During years with a high water table and during spring run off and flooding, the steamers sailed successfully, lowering their smokestacks to squeeze under bridges. However, Saskatchewan cycles between years of flooding and then drought with their incumbant low water tables. Rapids, swamps, rocks, sweepers, and sandbars beleaguered the days of steamboating. Pilots would need to circumnavigate the carcasses of herds of bison drowned in the river. These masses of Buffalo carcasses would eventually become a permanent river island. Where water routes provided an excellent travel system for the fur trader and early explorer, the waterways were not dependable for the steamer.

Boats could speed downstream with high efficiency, yet burn huge amounts of firewood and coal, the cargo it was shipping, on the upstream voyage. It was easy to burn 20 cords of wood per day. If one was to stack one cord of wood it would result in a pile 4 feet (122 cm) wide, 4 feet (1.22 m) high, and 8 feet (244 cm) long. When under full steam, a ship’s boiler could consume one and a half cords of wood every hour. Wood piles or cordwood berths were laid out along the shore line for the steamers until coal became the preferred fuel. Boats could make their way at the end of May, with the river cresting from spring melt off around the beginning of June, the high water levels dissipated by the end of June in some years ending the nautical shipping season then and there.

  • Twenty years from now you will be more disappointed by the things that you didn’t do than by the ones you did do. So throw off the bowlines. Sail away from the safe harbor. Catch the trade winds in your sails. Explore. Dream. Discover.”
    – Mark Twain

The last steamer which sailed into Saskatoon was sundered against the Traffic Bridge (Victoria Bridge) pier in Saskatoon June 8, 1908. Built over the years of 1906-7 by Captain Horatio Hamilton Ross (1870-1925) of the Ross Navigation Company, the luxury ship had a short life. It was the season of most dependable and reliable steam ship travel, the water was high, the the “City of Medicine Hat” came downstream to Saskatoon. The steamer navigated the waters below the Canadian Northern Railway bridge successfully. However, the steamer, caught up by a telegraph cable, was swept against the piers of the Traffic Bridge where it floundered, and capsized losing its tonnage of flour. No lives were lost.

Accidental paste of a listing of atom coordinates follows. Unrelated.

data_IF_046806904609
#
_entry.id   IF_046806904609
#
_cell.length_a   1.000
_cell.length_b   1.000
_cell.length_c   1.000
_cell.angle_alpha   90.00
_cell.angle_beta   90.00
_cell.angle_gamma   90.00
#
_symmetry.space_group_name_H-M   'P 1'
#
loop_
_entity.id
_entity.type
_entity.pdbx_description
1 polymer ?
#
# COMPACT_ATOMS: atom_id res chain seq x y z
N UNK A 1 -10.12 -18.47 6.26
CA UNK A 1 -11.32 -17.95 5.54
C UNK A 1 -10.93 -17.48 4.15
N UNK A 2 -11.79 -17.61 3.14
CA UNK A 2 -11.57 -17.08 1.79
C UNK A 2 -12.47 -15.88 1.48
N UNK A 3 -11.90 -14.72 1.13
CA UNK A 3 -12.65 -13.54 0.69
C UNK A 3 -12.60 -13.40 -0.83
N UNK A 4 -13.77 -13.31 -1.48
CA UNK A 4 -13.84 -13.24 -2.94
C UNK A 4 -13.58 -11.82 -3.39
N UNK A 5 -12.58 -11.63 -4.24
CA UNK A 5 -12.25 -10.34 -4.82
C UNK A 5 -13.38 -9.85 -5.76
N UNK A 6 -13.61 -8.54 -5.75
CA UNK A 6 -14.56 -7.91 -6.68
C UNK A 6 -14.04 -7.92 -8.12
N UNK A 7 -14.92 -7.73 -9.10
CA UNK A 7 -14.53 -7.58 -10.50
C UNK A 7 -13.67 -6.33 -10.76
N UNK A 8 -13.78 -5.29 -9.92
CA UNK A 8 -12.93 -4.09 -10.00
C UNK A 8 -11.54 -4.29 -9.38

It was this steamer, “the greatest nautical disaster in prairie history” which is documented in the film “The Last Steamship: The Search for the SS City of Medicine Hat.” Nils Sorensen relates that the sternwheeler made front page news, when it sank in the spring flood waters of the Saskatchewan. Then anchor was recovered in 2008, and 1,000 artifacts were recovered in 2012 when a portion of the Traffic Bridge on the south side of the river was torn down.

  • Travel is fatal to prejudice, bigotry, and narrow-mindedness, and many of our people need it sorely on these accounts. Broad, wholesome, charitable views of men and things cannot be acquired by vegetating in one little corner of the earth all one’s lifetime.” – Mark Twain”~Mark Twain